09/08/2013 Newsnight


09/08/2013

Where can savers put their money except into property? The cancer cells that live for ever. The mobsters hiding out in Uxbridge. Pregnant pandas - why do we care? With Gavin Esler.


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Transcript


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mattress - should you put your money? With the Bank of England this

:00:08.:00:11.

week indicating it's likely to keep interest rates low for years and

:00:12.:00:14.

volatility on the stock market, figures today suggest savers are

:00:14.:00:23.

increasingly trying to buy one of these. What's the impact on a

:00:23.:00:26.

debt-riddled economy when savers can't save?

:00:26.:00:29.

The extraordinary story of the woman who died in the 1950s and whose

:00:29.:00:32.

apparently immortal cancer cells made billions for the drug

:00:32.:00:38.

companies. The families claim for recognition

:00:38.:00:42.

ends in a deal. Why has it taken more than half a century?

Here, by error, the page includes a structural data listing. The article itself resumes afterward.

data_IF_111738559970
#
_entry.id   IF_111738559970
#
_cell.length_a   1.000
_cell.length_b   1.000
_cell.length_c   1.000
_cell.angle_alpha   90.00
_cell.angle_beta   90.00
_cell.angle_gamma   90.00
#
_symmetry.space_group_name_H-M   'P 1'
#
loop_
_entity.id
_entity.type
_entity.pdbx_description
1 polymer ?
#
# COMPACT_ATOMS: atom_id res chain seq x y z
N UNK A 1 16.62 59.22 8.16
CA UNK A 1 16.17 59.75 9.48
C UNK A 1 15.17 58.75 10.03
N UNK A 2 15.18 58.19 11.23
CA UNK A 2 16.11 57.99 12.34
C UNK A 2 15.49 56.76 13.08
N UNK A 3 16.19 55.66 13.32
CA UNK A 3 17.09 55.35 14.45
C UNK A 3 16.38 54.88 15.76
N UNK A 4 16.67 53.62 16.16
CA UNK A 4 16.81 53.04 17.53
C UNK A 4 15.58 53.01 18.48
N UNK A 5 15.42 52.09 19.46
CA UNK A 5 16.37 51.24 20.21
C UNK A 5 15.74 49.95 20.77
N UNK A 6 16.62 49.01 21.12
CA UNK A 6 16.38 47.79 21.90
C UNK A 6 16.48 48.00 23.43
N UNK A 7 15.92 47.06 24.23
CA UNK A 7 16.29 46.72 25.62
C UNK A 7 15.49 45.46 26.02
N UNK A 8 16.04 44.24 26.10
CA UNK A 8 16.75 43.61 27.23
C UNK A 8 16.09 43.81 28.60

:00:42.:00:45.

Plus New Jersey, Chicago, Brooklyn, and Uxbridge? When did our quietest

:00:45.:00:49.

suburbs become the hideout of choice for mafia dons?

:00:49.:00:53.

And who's the daddy? Why the extraordinary fascination with giant

:00:53.:01:03.
:01:03.:01:06.

pandas? We're looking in on Good evening. The forward guidance,

:01:06.:01:10.

as they say in the jargon, coming from the Bank of England this week

:01:10.:01:13.

is that UK interest rates are likely to stay very low for some time,

:01:13.:01:17.

possibly until 2016, unless inflation begins to take off. That

:01:17.:01:20.

is great news for borrowers especially those with large

:01:20.:01:23.